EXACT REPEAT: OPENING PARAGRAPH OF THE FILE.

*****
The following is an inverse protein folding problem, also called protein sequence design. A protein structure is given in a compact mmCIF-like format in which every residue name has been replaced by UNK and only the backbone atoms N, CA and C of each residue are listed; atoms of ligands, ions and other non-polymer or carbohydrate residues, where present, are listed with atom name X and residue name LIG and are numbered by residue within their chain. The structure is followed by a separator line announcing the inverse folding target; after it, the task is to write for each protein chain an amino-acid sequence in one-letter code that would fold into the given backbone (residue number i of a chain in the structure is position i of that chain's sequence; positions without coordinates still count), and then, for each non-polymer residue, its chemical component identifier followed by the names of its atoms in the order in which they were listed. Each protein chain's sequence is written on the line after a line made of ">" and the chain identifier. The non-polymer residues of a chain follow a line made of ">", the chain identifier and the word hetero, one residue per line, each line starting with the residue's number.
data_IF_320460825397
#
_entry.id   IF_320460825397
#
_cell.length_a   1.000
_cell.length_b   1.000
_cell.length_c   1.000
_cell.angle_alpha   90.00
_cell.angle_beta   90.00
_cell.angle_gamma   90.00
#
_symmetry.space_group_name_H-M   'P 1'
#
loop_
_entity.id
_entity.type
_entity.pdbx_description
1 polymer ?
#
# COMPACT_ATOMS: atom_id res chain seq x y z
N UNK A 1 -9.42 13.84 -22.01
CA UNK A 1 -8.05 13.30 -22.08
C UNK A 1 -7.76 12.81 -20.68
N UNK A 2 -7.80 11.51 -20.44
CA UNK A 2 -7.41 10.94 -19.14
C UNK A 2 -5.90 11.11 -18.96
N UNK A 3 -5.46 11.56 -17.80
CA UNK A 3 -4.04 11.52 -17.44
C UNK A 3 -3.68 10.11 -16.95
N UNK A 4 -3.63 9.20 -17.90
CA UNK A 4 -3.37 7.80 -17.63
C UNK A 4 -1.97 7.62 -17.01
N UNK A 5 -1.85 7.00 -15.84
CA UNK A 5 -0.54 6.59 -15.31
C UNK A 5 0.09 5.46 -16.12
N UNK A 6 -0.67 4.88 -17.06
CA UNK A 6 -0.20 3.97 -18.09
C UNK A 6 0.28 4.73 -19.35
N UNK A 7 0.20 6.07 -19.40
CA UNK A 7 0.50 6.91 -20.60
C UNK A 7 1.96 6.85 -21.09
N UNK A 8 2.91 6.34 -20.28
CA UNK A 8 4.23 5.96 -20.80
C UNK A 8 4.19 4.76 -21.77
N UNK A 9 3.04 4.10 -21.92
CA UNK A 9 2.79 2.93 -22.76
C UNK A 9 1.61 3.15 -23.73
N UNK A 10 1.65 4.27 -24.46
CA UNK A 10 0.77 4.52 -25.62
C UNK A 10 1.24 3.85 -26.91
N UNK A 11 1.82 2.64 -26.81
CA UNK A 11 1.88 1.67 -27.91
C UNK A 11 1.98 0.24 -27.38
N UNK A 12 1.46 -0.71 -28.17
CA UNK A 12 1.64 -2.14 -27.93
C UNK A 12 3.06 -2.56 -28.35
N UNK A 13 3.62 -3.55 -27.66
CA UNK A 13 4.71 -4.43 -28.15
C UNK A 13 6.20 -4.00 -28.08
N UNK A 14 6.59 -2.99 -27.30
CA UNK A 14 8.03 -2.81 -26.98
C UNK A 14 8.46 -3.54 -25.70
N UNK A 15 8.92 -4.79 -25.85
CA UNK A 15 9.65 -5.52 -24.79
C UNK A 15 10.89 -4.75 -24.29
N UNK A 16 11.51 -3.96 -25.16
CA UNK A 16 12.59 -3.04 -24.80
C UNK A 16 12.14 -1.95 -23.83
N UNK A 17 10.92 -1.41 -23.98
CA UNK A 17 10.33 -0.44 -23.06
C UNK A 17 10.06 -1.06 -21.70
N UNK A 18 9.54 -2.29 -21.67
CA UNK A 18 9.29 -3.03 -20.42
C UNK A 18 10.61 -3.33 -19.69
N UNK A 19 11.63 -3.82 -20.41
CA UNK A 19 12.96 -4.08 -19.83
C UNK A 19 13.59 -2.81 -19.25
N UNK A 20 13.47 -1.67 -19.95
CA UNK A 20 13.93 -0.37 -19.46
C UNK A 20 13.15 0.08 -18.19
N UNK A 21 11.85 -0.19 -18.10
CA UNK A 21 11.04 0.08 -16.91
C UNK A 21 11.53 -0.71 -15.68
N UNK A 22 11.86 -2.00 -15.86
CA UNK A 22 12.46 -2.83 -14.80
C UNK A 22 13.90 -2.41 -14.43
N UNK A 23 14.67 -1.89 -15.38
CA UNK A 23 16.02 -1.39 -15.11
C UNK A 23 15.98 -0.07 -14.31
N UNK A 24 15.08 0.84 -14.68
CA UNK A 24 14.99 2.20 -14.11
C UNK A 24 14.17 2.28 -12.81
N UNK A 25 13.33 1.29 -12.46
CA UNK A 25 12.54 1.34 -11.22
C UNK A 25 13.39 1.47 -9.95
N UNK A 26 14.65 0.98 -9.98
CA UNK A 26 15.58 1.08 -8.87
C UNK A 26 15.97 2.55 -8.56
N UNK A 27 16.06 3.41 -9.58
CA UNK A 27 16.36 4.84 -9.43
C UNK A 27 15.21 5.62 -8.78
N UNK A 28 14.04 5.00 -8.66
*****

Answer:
The following is an inverse protein folding problem, also called protein sequence design. A protein structure is given in a compact mmCIF-like format in which every residue name has been replaced by UNK and only the backbone atoms N, CA and C of each residue are listed; atoms of ligands, ions and other non-polymer or carbohydrate residues, where present, are listed with atom name X and residue name LIG and are numbered by residue within their chain. The structure is followed by a separator line announcing the inverse folding target; after it, the task is to write for each protein chain an amino-acid sequence in one-letter code that would fold into the given backbone (residue number i of a chain in the structure is position i of that chain's sequence; positions without coordinates still count), and then, for each non-polymer residue, its chemical component identifier followed by the names of its atoms in the order in which they were listed. Each protein chain's sequence is written on the line after a line made of ">" and the chain identifier. The non-polymer residues of a chain follow a line made of ">", the chain identifier and the word hetero, one residue per line, each line starting with the residue's number.